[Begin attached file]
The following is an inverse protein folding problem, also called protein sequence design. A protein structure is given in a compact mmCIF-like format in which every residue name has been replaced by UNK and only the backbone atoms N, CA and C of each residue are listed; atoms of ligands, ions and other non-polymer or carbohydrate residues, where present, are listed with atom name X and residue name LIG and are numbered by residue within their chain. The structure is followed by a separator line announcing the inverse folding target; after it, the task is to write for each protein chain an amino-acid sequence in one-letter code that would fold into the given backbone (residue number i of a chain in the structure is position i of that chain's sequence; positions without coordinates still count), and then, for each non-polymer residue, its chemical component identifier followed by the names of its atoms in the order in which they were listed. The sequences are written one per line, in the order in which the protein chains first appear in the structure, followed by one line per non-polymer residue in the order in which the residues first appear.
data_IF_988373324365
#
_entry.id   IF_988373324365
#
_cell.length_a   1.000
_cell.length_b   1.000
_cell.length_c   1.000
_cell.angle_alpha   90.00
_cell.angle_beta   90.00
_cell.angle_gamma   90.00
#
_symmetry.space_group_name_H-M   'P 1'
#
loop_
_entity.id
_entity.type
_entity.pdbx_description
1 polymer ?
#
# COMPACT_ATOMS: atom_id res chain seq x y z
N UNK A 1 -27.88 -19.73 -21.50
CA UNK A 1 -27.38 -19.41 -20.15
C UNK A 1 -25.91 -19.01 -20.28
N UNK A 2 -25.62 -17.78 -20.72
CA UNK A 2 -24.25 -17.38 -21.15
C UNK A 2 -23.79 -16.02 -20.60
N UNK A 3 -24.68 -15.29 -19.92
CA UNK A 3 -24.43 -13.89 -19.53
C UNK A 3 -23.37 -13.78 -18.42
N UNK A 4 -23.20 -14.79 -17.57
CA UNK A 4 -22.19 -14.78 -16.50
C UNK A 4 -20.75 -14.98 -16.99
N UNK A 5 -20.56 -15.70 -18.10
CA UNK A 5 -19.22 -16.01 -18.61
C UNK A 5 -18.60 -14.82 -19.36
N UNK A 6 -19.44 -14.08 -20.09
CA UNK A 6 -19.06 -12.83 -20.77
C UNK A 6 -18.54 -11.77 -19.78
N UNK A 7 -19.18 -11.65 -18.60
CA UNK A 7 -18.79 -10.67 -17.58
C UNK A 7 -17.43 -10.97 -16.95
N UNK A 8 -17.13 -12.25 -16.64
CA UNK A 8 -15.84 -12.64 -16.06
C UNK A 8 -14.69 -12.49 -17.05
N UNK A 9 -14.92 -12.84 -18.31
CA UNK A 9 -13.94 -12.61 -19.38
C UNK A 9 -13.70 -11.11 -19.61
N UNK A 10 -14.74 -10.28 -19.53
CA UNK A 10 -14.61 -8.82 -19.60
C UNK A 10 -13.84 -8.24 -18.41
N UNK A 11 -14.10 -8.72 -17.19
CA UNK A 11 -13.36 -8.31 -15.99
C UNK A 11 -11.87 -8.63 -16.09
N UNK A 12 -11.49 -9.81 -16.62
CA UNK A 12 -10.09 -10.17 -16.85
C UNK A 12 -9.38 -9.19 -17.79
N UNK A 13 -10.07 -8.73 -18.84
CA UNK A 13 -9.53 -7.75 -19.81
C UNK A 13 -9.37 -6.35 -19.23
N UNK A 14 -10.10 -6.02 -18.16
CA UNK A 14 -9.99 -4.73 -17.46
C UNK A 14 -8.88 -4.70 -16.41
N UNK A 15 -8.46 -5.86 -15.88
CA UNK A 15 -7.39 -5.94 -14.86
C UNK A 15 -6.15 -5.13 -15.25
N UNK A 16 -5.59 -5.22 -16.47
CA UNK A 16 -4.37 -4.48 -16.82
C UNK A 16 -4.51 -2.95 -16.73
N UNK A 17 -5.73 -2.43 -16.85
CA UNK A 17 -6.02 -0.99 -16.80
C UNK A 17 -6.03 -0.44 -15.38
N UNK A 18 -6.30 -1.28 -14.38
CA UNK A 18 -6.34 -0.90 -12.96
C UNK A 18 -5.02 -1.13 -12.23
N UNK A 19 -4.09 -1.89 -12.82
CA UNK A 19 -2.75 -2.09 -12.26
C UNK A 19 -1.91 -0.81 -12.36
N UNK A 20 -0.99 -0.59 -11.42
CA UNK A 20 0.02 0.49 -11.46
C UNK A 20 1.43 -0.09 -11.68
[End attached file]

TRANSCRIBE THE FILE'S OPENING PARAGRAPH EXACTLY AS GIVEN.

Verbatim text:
The following is an inverse protein folding problem, also called protein sequence design. A protein structure is given in a compact mmCIF-like format in which every residue name has been replaced by UNK and only the backbone atoms N, CA and C of each residue are listed; atoms of ligands, ions and other non-polymer or carbohydrate residues, where present, are listed with atom name X and residue name LIG and are numbered by residue within their chain. The structure is followed by a separator line announcing the inverse folding target; after it, the task is to write for each protein chain an amino-acid sequence in one-letter code that would fold into the given backbone (residue number i of a chain in the structure is position i of that chain's sequence; positions without coordinates still count), and then, for each non-polymer residue, its chemical component identifier followed by the names of its atoms in the order in which they were listed. The sequences are written one per line, in the order in which the protein chains first appear in the structure, followed by one line per non-polymer residue in the order in which the residues first appear.